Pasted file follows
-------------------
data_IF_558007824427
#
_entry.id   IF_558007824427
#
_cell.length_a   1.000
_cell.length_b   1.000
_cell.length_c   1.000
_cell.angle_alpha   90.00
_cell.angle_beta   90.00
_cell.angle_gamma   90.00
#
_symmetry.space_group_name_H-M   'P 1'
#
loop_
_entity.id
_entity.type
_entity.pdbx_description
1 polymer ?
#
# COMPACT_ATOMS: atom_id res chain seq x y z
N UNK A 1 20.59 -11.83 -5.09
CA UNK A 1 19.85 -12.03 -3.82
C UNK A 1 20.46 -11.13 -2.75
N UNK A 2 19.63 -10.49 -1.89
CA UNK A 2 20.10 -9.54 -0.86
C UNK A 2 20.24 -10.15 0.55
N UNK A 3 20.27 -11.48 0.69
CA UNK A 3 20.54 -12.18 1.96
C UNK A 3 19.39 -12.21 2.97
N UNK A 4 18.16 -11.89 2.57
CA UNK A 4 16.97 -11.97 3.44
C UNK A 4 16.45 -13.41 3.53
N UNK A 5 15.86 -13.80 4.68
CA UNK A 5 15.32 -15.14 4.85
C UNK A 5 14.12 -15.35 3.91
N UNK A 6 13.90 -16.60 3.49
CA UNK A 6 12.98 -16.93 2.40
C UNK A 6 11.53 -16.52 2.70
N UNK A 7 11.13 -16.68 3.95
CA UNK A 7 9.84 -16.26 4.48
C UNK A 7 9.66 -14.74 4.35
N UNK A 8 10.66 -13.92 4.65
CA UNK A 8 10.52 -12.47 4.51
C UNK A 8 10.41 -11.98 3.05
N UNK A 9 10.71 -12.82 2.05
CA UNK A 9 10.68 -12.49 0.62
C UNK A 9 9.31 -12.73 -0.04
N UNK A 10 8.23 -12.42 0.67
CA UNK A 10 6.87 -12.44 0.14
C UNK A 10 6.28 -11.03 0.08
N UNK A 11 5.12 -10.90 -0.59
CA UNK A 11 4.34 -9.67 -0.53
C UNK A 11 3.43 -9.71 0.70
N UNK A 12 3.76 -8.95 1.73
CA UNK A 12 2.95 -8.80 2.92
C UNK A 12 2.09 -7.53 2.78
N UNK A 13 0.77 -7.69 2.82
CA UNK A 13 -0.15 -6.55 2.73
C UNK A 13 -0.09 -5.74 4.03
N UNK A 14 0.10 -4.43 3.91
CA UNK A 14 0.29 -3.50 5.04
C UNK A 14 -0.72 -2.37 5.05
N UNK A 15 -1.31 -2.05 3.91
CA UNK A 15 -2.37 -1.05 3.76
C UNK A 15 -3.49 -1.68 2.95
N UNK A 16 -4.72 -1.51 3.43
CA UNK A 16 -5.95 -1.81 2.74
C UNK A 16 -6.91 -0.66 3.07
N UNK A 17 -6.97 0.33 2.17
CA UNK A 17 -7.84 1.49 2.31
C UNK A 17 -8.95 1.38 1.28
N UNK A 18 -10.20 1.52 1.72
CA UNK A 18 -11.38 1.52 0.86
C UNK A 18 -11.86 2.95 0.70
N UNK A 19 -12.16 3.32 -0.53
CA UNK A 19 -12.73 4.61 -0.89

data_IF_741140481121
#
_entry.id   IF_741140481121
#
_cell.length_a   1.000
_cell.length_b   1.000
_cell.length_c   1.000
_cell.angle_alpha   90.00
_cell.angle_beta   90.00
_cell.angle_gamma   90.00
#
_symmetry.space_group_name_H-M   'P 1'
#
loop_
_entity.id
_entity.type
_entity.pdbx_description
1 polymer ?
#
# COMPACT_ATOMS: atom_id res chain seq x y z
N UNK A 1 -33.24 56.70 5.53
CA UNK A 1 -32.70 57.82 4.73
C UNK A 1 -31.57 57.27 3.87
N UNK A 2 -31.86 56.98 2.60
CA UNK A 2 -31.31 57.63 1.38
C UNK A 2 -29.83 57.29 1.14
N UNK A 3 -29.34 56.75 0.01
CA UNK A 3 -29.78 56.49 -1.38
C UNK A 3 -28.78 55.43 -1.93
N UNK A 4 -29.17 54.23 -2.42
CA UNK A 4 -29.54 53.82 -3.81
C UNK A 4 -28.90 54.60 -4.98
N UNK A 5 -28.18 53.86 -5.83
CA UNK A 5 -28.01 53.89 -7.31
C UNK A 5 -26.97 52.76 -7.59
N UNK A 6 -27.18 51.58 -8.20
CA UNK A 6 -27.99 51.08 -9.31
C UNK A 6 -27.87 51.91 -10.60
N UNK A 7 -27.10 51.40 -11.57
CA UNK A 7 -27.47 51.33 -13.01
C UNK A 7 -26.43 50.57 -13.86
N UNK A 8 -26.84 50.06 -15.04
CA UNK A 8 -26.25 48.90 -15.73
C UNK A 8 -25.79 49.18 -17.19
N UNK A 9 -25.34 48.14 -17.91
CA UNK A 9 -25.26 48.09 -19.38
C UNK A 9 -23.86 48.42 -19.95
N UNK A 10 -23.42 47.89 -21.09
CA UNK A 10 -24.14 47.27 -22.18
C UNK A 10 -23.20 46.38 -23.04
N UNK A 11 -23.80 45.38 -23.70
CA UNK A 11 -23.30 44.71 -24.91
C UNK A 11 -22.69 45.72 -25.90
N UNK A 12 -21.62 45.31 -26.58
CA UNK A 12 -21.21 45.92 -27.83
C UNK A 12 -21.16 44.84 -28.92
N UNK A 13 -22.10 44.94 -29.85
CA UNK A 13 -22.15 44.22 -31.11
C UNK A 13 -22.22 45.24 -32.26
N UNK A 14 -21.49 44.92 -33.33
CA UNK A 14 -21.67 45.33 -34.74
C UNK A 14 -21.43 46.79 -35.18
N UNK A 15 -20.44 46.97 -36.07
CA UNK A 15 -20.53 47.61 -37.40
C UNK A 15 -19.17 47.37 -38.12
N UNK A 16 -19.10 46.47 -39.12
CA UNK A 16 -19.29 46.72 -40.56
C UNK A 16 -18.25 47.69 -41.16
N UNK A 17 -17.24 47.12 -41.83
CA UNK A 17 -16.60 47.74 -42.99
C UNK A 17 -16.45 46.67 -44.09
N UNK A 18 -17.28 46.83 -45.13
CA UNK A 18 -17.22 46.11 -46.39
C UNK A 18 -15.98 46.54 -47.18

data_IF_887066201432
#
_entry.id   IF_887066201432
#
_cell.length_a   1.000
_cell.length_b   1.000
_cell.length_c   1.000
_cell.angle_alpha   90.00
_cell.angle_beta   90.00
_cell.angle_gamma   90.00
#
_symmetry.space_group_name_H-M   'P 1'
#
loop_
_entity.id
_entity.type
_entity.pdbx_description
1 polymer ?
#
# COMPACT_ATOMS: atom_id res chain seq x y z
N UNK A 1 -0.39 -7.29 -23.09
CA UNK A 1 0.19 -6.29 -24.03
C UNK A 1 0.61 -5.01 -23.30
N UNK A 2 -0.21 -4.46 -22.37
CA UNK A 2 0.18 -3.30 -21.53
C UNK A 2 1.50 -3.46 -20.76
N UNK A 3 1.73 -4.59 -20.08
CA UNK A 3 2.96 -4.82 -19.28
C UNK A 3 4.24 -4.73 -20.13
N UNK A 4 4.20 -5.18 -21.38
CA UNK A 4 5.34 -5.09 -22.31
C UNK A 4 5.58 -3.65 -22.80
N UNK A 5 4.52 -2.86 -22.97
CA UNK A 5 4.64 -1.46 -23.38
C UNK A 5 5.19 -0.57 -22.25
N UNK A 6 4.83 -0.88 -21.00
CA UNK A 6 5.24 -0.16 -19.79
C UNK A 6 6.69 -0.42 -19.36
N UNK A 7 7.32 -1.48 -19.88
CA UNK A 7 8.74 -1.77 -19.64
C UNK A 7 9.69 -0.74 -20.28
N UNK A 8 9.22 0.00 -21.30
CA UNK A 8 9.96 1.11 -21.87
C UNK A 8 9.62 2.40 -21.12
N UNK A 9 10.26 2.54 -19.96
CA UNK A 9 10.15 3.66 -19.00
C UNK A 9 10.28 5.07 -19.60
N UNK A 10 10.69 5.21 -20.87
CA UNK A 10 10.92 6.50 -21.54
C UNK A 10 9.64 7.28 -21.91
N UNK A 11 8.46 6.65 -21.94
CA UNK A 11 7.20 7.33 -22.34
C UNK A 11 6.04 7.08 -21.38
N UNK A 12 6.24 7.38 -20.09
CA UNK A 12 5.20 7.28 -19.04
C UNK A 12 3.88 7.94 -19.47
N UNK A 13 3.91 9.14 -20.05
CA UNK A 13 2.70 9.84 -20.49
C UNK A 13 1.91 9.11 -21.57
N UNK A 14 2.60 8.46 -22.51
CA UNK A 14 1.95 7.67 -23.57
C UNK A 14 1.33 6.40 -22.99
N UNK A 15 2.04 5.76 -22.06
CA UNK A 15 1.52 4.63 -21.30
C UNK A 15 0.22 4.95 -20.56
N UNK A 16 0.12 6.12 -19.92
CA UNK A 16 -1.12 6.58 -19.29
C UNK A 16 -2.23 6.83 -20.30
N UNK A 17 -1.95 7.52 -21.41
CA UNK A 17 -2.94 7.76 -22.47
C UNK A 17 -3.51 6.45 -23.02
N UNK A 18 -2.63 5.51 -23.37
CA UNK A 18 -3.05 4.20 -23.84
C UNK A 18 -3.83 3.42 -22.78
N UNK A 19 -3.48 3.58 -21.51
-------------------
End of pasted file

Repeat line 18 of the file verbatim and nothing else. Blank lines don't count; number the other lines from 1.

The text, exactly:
1 polymer ?